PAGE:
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Video

Is This The Worst Way Possible To Lose A Chance At The Little League World Series?


Little League World Series qualifying finished up over the weekend, and you know what that means: some groups of kids forming joyous mobs, and other groups of devastated kids in tears whom you feel bad for finding compelling but can’t turn away from! Well, one of the joyous mobs was made up of kid from Petaluma, California, who beat a squad from Nanakuli, Hawaii to win the right to represent the West region in Williamsport. The kids from Nanakuli, though, will probably be especially heartbroken… because not only did they lose, they lost in about the weirdest, controversial fashion possible.

Specifically, they lost on an appeal – an appeal of a play that had just scored them two runs, which brought them within one of Petaluma when Nanakuli was down to its final out. Petaluma third baseman Porter Slate, though, thought one of Nanakuli’s runners missed third on his way to scoring. Petaluma’s coach told the pitcher to appeal. He did. The runner was called out. Game over. The question: was the call correct? We dare you to watch the clip below and be sure of that:

Real close. Reeeeeeeal close. Like, close enough that we can’t imagine ourselves calling the kid out in the same situation. This, to us, falls firmly in the “if you make this call, you better be damn 100 percent certain it’s right,” and granted, the video quality’s not the greatest, but this video is pretty good, and if you can say with absolute certainty what happened from watching it, you’ve either got Ted-Williams-level eyesight or are lying. Canny stuff from the Californians, but man – that was close.

[Prep Rally]

Screencap via


  • http://pulse.yahoo.com/_ANE3SDHCG2366ZWWZSIRSO6WDY Juby Monkey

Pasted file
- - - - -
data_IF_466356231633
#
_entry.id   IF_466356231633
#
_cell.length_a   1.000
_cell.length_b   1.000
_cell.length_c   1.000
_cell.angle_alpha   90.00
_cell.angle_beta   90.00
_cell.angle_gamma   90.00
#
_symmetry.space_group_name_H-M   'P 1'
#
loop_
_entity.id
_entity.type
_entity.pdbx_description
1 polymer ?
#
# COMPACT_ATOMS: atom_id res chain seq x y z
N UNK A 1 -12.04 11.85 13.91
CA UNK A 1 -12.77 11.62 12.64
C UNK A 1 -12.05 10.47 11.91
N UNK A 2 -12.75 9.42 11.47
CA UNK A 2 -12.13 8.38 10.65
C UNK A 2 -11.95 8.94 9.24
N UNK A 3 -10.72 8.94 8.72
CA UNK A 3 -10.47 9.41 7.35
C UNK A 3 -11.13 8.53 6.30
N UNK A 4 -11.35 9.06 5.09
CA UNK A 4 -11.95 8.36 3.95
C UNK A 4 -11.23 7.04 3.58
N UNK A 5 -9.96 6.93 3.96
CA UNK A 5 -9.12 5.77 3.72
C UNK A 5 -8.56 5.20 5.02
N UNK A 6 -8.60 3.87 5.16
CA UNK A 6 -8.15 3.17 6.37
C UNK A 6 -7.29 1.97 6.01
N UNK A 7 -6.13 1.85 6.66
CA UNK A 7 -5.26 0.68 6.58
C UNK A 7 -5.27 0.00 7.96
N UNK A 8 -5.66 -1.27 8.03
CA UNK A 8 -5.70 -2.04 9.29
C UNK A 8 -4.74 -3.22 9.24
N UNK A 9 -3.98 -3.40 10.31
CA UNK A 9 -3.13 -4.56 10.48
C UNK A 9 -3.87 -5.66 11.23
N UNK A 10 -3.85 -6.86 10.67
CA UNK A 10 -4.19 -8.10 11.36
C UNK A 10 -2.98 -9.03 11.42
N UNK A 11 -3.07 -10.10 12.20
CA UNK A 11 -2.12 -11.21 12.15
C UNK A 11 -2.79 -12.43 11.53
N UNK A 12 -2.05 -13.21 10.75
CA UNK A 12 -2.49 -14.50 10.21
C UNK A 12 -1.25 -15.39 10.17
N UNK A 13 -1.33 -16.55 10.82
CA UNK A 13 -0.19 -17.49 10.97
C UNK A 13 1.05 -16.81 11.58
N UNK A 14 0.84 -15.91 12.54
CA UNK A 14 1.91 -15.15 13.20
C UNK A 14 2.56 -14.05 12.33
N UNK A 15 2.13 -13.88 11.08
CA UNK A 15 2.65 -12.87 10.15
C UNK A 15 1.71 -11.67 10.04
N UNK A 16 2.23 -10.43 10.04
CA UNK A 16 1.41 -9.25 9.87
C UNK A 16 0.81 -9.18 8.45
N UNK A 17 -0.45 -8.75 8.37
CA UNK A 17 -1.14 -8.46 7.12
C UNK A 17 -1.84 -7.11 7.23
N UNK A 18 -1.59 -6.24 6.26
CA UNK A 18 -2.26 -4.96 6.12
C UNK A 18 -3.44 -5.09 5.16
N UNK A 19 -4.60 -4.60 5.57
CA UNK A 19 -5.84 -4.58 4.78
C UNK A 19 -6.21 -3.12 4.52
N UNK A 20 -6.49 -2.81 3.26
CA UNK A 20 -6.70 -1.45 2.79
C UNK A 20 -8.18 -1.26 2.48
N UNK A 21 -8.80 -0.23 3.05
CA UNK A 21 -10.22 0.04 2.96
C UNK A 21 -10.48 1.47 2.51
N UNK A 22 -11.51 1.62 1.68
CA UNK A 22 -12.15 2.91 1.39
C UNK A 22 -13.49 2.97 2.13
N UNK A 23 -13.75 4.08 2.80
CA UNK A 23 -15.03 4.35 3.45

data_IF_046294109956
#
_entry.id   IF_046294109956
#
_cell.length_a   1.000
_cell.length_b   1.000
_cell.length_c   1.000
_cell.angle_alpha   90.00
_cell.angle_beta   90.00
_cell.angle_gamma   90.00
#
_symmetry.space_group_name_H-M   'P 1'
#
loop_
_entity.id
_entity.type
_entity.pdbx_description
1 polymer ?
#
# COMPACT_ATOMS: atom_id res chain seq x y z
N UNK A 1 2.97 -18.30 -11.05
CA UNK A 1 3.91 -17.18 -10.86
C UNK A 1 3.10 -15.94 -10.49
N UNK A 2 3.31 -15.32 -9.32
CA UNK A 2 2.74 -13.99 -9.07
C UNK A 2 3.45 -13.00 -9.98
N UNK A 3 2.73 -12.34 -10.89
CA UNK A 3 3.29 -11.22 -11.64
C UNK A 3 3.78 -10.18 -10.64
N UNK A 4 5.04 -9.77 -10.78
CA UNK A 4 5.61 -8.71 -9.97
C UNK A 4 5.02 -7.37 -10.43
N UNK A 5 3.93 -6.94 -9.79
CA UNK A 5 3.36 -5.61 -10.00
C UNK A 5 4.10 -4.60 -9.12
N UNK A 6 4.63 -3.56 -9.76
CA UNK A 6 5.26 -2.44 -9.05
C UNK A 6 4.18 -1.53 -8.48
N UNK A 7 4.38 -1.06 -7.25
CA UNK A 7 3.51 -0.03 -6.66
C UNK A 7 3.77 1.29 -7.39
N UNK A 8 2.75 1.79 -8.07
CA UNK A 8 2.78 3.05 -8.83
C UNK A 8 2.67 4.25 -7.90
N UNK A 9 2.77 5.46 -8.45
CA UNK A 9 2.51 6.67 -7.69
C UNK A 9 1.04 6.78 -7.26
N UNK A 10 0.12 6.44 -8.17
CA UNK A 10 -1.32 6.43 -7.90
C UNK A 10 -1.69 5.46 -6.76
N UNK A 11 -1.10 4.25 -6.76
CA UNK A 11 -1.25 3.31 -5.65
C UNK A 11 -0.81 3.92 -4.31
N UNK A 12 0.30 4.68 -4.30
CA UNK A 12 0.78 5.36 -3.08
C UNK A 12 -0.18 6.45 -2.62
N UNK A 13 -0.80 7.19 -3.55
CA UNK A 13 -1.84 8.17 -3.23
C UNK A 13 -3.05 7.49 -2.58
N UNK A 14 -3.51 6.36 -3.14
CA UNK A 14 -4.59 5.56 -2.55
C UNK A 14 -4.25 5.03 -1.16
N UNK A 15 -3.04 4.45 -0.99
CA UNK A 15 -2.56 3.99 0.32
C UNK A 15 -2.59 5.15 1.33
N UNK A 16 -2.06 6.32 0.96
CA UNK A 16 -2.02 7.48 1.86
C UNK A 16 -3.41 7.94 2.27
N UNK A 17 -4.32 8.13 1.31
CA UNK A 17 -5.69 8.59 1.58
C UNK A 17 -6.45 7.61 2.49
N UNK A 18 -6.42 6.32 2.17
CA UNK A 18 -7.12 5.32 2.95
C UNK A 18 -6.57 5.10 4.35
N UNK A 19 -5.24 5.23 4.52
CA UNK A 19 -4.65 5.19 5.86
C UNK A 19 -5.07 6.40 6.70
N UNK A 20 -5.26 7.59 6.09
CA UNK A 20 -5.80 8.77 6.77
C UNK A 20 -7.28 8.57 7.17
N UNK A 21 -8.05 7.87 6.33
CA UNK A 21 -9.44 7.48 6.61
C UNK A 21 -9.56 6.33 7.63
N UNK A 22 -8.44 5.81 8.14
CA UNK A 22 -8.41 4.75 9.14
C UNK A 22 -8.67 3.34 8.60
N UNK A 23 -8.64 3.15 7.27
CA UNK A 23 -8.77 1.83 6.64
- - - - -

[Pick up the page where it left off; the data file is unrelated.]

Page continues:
That’s just it.  I can’t say for 100% certain that (from the angle of the camera) that the call was correct.  But the angle of the camera is not the same angle the 3rd base ump had.  From his angle it MUST have been a  blatant miss of the base or there is no way he would have allowed to game to end in this way.

  • MIke Sullivan

    So why should the benefit of the doubt go one way or the other?
    Why shouldn’t the Umpire on the scene be a better judge?
    Seeing isn’t hearing the foot hit the bag now is it?
    Or is there some built in bias for the Hawaiians over the Californians?

  • VIP_IMAGES

    IT’S RIDICULES THE WAY PEOPLE ARE RAISING QUESTIONS ABOUT THE PETALUMA COACH APPEALING THE PLAY. EACH AND EVERY ONE OF THE SKEPTICS WOULD HAVE DONE THE SAME THING  IF ONE OF THEIR PLAYERS AND HALF OF THE STANDS WERE TELLING YOU THAT THE RUNNER MISSED THE BASE. ESPECIALLY THE MANAGER FROM HAWAII. WHAT KIND OF MANAGER WOULD HE BE IF HE WERE TO  REFUSES TO LISTEN TO HIS SECOND BASEMEN OR ANY OTHER PLAYER FOR THAT MATTER… THAT IS WHAT WE TEACH THE KIDS… IF YOU SEE SOMETHING THAT NEEDS TO BE APPEALED YOU TELL THE MANAGER AND FOLLOW HIS DIRECTIONS. EVERYBODY IS FORGETTING THAT THERE WERE A FEW BAD CALLS THAT WENT HAWAII’S WAY EARLIER IN THE GAME AS WELL…NOT TO MENTION THE HAWAII TEAM WAS CHEATING BY STEALING THE SIGNS FROM THE CATCHER WHEN IT CLEARLY IS AGAINST TOURNAMENT PLAY RULES. GET OVER IT PEOPLE!!!